Operators are special symbols that are used to represent simple
computations like addition and multiplication. Most of the operators in
C++ do exactly what you would expect them to do, because they are
common mathematical symbols. For example, the operator for adding two
integers is +. The following are all legal C++ expressions whose m
eaning is more or less obvious:

1+1 iHour – 1 iHour * 60 + iMinute iMinute / 60

Another less obvious but interesting operator is
%
. It is called modulus operator
. The modulus operator works on integers (and integer expressions) and
yields the remainder when the first operand is divided by the second.
You can use it the same way as other operators. For example
7 % 3
will yield 1.

Expressions can contain
both variables names and integer values. In each case the name of the
variable is replaced with its value before the computation is
performed. Addition, subtraction and multiplication all do what you
expect, but you might be surprised by division. For example, the
following program:

void Scene1 ()

{

int
iHour, iMinute;

iHour = 11;

iMinute = 59;

Text TotalMinutes ( iHour *
60 + iMinute );

Text HourFraction ( iMinute /
60 );

TotalMinutes.SetVisible (
true );

SetTime ( 1.0 );

TotalMinutes.SetVisible (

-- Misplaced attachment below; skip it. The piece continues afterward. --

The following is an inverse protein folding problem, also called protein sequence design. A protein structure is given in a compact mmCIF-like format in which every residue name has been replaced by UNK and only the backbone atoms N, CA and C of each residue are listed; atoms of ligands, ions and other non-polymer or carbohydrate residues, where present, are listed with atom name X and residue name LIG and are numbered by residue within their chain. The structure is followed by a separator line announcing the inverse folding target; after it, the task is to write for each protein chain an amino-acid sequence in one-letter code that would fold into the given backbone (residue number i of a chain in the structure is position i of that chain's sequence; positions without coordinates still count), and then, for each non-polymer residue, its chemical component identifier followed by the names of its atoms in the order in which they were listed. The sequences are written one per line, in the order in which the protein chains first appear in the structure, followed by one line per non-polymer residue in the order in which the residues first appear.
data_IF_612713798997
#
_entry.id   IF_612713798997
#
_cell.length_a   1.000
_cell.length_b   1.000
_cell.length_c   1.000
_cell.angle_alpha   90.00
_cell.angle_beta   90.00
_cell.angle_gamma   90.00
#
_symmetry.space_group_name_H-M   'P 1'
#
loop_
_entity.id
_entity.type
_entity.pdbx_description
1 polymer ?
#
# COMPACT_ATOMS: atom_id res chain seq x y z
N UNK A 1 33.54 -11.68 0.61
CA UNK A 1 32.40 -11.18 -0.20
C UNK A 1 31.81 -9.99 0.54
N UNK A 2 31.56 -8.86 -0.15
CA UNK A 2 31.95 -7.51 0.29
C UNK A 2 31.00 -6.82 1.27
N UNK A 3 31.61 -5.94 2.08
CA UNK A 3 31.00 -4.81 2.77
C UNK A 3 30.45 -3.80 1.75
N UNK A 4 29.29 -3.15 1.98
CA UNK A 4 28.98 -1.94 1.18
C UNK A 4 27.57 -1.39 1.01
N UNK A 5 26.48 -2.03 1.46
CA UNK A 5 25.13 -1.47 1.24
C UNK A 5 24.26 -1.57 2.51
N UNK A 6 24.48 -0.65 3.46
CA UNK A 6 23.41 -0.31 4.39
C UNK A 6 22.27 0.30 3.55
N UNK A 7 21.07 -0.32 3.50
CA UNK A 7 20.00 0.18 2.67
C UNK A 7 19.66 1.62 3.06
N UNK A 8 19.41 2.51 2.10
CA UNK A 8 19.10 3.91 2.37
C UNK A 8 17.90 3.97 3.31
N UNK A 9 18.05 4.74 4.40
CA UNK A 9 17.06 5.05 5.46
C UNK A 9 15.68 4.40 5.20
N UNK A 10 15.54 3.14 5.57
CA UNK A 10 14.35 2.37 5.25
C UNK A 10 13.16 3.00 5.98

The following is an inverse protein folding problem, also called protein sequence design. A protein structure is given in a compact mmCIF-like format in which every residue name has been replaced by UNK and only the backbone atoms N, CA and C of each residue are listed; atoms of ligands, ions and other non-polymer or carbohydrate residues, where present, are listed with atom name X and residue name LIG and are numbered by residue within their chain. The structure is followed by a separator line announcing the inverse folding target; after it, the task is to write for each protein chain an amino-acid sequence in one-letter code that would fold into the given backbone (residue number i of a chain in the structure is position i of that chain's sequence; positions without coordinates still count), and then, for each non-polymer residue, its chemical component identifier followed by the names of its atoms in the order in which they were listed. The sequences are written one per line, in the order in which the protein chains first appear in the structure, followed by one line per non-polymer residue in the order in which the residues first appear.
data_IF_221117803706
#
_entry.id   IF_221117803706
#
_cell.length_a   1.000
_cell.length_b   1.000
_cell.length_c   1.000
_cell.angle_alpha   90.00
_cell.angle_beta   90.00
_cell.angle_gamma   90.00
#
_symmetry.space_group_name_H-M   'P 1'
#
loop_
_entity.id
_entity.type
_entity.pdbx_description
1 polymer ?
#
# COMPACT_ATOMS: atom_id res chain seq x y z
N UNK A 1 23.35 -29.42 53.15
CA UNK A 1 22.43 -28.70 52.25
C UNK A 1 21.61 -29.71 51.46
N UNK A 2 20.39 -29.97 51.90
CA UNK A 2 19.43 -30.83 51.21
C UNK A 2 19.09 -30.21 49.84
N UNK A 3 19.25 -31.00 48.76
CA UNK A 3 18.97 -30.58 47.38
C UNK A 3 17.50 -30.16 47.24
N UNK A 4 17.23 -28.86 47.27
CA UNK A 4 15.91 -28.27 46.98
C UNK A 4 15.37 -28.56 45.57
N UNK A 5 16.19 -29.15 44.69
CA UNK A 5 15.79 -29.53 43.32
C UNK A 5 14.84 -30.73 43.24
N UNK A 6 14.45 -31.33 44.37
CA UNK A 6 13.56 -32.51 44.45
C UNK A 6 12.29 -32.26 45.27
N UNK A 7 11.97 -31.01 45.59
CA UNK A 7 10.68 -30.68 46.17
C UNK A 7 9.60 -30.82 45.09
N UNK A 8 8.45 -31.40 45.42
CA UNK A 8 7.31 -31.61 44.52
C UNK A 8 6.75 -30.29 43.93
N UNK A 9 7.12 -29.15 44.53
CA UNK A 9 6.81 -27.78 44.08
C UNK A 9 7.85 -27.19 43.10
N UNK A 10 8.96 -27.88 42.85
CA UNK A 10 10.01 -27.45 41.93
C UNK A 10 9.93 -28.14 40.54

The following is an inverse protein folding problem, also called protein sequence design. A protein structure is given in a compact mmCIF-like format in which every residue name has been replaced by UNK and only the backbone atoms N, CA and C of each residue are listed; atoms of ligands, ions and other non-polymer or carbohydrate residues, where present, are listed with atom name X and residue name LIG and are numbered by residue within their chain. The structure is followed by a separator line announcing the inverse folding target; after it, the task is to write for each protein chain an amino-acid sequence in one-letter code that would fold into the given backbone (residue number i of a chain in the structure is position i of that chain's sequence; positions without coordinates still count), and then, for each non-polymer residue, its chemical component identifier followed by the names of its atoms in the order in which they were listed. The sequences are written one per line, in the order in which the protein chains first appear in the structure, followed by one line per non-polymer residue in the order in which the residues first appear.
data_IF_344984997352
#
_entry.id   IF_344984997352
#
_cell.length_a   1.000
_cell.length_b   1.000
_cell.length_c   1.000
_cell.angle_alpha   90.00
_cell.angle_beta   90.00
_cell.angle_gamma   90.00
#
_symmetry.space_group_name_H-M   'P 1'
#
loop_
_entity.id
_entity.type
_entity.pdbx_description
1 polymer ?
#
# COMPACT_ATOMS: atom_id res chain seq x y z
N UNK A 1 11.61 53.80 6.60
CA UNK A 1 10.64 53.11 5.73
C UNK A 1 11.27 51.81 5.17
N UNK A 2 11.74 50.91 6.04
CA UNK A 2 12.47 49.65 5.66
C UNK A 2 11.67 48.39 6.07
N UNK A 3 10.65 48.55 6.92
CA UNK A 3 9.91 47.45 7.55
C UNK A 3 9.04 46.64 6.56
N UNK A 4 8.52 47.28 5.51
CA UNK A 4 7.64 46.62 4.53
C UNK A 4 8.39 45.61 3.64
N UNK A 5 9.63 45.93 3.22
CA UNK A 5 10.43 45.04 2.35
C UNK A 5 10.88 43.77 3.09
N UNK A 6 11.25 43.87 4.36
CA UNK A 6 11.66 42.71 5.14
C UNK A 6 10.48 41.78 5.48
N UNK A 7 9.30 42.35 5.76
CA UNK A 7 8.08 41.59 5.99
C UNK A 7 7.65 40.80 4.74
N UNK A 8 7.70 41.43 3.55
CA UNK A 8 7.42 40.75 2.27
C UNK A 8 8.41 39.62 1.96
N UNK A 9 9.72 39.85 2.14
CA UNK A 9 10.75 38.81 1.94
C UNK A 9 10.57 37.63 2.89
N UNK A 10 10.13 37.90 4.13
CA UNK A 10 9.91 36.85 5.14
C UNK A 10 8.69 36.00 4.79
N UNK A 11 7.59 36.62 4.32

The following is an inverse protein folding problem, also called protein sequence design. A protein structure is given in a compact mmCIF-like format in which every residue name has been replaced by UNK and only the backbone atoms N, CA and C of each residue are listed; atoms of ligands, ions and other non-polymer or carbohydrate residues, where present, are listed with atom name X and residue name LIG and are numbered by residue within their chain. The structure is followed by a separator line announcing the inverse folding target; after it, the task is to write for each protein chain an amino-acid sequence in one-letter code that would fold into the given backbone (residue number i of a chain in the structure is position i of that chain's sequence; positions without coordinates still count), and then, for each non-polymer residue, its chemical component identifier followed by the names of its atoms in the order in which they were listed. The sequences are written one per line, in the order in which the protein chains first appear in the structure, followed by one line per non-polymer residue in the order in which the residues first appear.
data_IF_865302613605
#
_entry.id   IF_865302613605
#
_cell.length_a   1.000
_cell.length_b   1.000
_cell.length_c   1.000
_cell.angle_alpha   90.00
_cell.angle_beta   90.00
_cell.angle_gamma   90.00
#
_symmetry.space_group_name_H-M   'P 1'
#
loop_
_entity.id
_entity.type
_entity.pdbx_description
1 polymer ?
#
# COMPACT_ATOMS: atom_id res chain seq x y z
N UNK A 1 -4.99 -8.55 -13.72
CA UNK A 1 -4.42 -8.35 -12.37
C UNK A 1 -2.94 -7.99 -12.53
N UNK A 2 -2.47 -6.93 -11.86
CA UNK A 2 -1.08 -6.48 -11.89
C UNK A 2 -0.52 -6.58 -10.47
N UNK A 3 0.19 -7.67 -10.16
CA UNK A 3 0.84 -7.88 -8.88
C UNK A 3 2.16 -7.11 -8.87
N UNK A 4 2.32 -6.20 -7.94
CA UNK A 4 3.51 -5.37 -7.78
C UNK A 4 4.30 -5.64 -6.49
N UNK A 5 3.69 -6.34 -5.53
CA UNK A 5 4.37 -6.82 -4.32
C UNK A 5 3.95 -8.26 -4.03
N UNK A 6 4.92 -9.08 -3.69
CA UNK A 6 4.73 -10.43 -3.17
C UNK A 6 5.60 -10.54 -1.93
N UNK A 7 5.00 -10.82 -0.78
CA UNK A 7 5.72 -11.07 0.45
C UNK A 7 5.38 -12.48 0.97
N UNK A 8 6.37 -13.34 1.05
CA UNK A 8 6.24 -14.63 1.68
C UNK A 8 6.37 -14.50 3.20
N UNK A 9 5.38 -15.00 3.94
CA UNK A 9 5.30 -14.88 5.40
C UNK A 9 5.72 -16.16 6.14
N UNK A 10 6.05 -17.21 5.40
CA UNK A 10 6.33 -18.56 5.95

false );

HourFraction.SetVisible (
true );

SetTime ( 2.0 );

}

will show you two numbers in your cartoon:
719
and
0
. Stop, but why zero???!!! It should be
0.983333
, should not it? The reason for the discrepancy is that C++ is
performing integer division. When both operands are integers the result
is also integer and it is rounded down. It is here that the modulus
(remainder) operator comes in. 59 % 60 is 59. You’re basically back to
first grade arithmetic (before you were introduced to the decimal
points, i.e. “59 divided by 60 is 0 with a remainder of 59).

Note: Historically,
integer arithmetic was used for thousands of years before the decimal
point was introduced. Simple things like 3/2 = 1 ½ work fine – but for
larger or much smaller numbers, things get messy.

If you want to perform a floating-point division then at least one
operand must be a floating-point. For example you could use
60.0
or a
double
variable. The following program will work just fine:

void Scene1 ()

{

int
iHour, iMinute;

iHour = 11;

iMinute = 59;

Text TotalMinutes ( iHour *
60 + iMinute );

Text HourFraction ( iMinute /
60.0 );

TotalMinutes.SetVisible (
true );

SetTime ( 1.0 );

TotalMinutes.SetVisible (
false );

HourFraction.SetVisible (
true );

SetTime ( 2.0 );

}

In
C++ these mathematical operators work the same way for
int
and
double
values and variables. If both operands are
int
then the result is also
int
. If at least one operand is
double
then the result is
double
as well.

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